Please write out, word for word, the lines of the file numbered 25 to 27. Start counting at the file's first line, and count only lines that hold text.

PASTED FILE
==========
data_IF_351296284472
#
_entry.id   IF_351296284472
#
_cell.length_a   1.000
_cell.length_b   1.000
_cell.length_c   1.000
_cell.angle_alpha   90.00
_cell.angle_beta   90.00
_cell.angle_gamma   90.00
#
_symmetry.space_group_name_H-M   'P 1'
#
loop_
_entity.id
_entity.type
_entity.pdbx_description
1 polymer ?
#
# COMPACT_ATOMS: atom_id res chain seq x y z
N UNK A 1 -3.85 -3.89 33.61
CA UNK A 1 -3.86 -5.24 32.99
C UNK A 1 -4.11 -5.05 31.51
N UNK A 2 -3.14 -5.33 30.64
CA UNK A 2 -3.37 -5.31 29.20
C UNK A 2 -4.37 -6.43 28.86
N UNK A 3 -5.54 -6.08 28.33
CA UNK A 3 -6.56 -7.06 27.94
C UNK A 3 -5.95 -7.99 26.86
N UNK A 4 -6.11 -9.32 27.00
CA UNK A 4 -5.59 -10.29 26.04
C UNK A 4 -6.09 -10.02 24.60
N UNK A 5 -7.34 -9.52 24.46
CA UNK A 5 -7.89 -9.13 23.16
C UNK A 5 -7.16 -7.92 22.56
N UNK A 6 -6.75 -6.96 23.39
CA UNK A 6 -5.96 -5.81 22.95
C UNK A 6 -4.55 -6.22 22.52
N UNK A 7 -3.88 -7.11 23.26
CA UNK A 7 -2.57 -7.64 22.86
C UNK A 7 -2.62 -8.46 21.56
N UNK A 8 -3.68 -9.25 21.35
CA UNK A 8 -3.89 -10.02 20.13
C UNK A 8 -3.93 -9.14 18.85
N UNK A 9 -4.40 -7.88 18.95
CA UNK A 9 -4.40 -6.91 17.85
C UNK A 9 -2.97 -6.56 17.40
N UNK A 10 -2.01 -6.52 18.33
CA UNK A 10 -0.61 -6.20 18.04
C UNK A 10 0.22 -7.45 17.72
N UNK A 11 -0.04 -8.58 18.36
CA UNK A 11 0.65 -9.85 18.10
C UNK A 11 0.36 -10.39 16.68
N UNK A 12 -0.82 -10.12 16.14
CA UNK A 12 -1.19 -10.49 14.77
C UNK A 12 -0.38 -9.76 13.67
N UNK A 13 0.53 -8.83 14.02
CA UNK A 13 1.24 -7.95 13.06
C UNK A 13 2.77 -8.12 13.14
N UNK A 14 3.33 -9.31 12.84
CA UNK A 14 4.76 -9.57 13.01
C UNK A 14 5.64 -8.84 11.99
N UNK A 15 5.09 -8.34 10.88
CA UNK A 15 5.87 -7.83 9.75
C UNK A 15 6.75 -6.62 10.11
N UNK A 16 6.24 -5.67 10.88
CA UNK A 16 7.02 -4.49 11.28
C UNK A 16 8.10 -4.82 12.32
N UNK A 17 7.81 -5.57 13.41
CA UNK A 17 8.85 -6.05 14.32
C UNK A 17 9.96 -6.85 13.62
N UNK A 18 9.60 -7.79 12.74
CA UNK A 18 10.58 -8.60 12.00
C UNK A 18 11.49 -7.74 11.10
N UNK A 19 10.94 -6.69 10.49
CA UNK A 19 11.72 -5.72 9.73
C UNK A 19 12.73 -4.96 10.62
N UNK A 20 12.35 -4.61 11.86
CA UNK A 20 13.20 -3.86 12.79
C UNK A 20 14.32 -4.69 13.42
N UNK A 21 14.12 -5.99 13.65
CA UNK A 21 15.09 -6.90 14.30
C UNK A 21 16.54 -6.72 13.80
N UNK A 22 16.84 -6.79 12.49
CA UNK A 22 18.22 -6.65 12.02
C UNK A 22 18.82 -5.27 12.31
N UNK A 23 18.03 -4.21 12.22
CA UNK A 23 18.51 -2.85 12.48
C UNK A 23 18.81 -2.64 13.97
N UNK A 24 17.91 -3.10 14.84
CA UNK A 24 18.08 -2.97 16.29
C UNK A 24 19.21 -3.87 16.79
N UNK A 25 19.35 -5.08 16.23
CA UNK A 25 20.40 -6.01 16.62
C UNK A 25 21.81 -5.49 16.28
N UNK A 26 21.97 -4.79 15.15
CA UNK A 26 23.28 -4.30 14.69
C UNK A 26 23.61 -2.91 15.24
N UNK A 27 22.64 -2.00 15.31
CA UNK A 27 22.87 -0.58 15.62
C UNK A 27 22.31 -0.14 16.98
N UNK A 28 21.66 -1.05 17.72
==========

CA UNK A 2 -3.37 -5.31 29.20
C UNK A 2 -4.37 -6.43 28.86
N UNK A 3 -5.54 -6.08 28.33